The Falcons defensive unit made strides in multiple statistical categories last year. It went from 23rd in points allowed and 27th in yards allowed in 2022 to 18th and 11th, respectively. It also improved in passing (25th to eighth) and rushing (23rd to 20th) yards allowed. And it jumped from 31st in third-down conversion rate to third and 14th in red-zone conversion rate to fourth.

That could easily be chalked up to the fact the Falcons made important defensive additions in free agency a year ago, signing big names such as safety Jessie Bates III, defensive tackle David Onyemata and inside linebacker Kaden Elliss. Bates earned his first Pro Bowl recognition out of last season. Onyemata had a career-high 50 tackles to go along with two forced fumbles, three pass breakups and four sacks. Elliss made a team-high 11 tackles for loss, with four sacks.

Atlanta did its due diligence with the defense in 2023, and now it's doing so with the offense in 2024.

What will be interesting to see is whether the Falcons bring back more of last season's roster that's available right now. Defensive end Calais Campbell, outside linebacker Bud Dupree and defensive tackle Albert Huggins, for example, are currently free agents. The Falcons have already signed inside linebacker Nate Landman and defensive end Kentavius Street for at least another year. But are negotiations in works for the others? Because it would appear that the external search has been focused on the offense. Internal, however, remains fair game.

SUBHAN: Just hours into the legal tampering period last week, the Falcons agreed to terms with Cousins.

While that wasn't a huge surprise based on the reporting from the last few days and figurative writing on the wall, it was, however, eye-opening how it happened.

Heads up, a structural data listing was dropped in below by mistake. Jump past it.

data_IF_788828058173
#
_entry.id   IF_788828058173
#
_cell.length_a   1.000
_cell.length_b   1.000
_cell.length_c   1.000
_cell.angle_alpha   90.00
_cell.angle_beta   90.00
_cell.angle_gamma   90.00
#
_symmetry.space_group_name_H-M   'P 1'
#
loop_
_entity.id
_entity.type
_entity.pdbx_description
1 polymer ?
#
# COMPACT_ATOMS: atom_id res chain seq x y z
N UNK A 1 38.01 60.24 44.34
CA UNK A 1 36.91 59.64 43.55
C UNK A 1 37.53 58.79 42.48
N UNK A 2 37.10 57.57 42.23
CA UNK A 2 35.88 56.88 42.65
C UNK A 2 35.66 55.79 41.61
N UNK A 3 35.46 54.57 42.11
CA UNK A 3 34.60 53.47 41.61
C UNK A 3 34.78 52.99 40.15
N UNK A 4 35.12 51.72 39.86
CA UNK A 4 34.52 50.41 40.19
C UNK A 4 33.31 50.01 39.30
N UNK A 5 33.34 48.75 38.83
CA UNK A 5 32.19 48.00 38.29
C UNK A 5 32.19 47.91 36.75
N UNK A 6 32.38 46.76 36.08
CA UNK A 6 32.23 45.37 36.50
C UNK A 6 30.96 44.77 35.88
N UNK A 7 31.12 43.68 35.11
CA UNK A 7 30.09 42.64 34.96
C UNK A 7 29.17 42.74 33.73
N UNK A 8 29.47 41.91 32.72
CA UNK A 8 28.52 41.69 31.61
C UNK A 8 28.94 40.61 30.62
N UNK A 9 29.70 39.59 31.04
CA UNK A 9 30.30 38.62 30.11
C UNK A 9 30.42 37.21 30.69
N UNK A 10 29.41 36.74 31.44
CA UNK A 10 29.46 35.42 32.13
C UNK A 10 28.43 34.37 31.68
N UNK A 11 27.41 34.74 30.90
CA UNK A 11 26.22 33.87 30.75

Cousins reportedly signed a $180 million — $100 million guaranteed — deal coming off an Achilles tear he surgically repaired less than five months ago. Meaning, the Falcons hold a lot of faith in his recovery and, more so, his 12-year veteran experience.

Atlanta had a lot of flexibility to figure out its quarterback question with cap space, pieces to make a trade and the No. 8 overall draft pick. The Falcons had the option to draft a quarterback in a deep class and give that signal-caller a chance to grow under a new head coaching staff including Robinson, a first-time offensive coordinator.

Ultimately, the Falcons prioritized getting Cousins and the stability that he brings.

The move also points to just how confident they are in their ability to win now. Throughout the offseason, leadership from Arthur Blank to Terry Fontenot to Raheem Morris have hinted at their expectation for the Falcons' imminent upward trajectory.

Two weeks before at the NFL Combine, Morris clearly said, "I'm not afraid to say we have the ability, and we are capable to go out and win next year. If we do some of the right things, some of the right moves, we can do that."

The Falcons weren't afraid to cement that by choosing Cousins as their guy to win now. Now, they've just got to go out and prove it.